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Rural hospitals urge CMS to pull proposal to slash payments for outpayment drugs

Rule would cut Medicare Part B drug payments to hospitals participating in the 340B drug discount program.

Jeff Lagasse, Associate Editor

A group of more than 1,300 hospitals serving low-income and rural communities is urging the Centers for Medicare and Medicaid Services to withdraw its proposal to cut Medicare reimbursement for outpatient prescription drugs.

Earlier this year, CMS issued a proposed rule that would cut Medicare Part B drug payments to hospitals participating in the 340B drug discount program. Since that proposal, a bipartisan majority of House and Senate members have raised concerns, with a decision expected in the near future.

[Also: Proposed changes to 340B program would hurt nonprofit hospital margins, Moody's says]

"Slashing payments to 340B hospitals won't reduce drug prices, won't increase patients' access to needed care, but will undermine the ability for these facilities to treat the neediest people in their communities," said Ted Slafsky, president and CEO of 340B Health, a trade group representing hospitals impacted by the proposed regulation, in a statement. "At a time of record-high drug prices, this is no time to be damaging 340B hospitals' ability to provide care."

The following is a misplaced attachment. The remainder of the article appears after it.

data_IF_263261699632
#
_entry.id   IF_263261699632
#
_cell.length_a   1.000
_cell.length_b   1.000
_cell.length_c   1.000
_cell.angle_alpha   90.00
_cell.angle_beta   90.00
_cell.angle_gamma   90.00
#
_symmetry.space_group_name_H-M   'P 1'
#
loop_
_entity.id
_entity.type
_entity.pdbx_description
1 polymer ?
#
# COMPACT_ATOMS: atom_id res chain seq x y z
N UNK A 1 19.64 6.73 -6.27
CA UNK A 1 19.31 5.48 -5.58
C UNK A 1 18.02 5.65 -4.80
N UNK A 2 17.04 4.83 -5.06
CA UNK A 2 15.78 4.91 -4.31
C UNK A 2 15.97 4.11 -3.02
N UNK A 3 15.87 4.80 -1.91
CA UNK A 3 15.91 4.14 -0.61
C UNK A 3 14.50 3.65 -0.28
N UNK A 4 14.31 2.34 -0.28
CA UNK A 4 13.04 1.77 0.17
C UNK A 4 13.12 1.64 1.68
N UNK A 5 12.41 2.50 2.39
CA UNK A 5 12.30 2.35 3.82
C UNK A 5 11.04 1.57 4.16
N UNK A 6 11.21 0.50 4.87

CMS' proposal would cut Medicare Part B reimbursement to 340B hospitals for high-cost drugs by almost 30 percent. These drugs include treatment for expensive cancers, age-related macular degeneration and rheumatoid arthritis, among other diseases and conditions.

[Also: Congressional hearing examines concerns about oversight, abuse of 340B drug discount program]

"For my hospital alone, implementation of this regulation would reduce our savings by $3 million a year," said Matthew Perry, president and CEO of Genesis Healthcare System in Zanesville, Ohio, in a statement. "This would seriously jeopardize the system's ability to serve as its community's healthcare safety net and could force it to cancel critical services such as opioid addiction treatment, cancer treatment, and behavioral health programs."

The impact would also be felt in communities served by urban medical centers, according to Benjamin Li, MD, director of the MetroHealth System Cancer Center in Cleveland, Ohio. He said patients would face higher cost with reduced access to care, and systems like his would no longer be able to assist them with transportation, care navigation and other services.

[Also: Community Oncology Alliance backs hospital payment cuts in 340B rule]

Earlier this year, 340B Health conducted a survey of its members to identify the impact the proposed rule would have on hospitals and their patients. Every hospital that responded said the cut would affect their ability to provide services to low-income and rural patients. And 86 percent said it would hamper their ability to provide clinical services, especially infusion and oncology care. Another 74 percent said the CMS rule would impair their pharmacy services and their ability to provide uncompensated care to those without insurance.

More recently, bipartisan letters regarding the proposed rule were recently sent to CMS from Capitol Hill. A total of 228 Members of the House wrote to CMS asking the agency to abandon it and 57 Senators expressed concern about the proposal and the impact it would have on hospitals' ability to treat patients.

Twitter: @JELagasse
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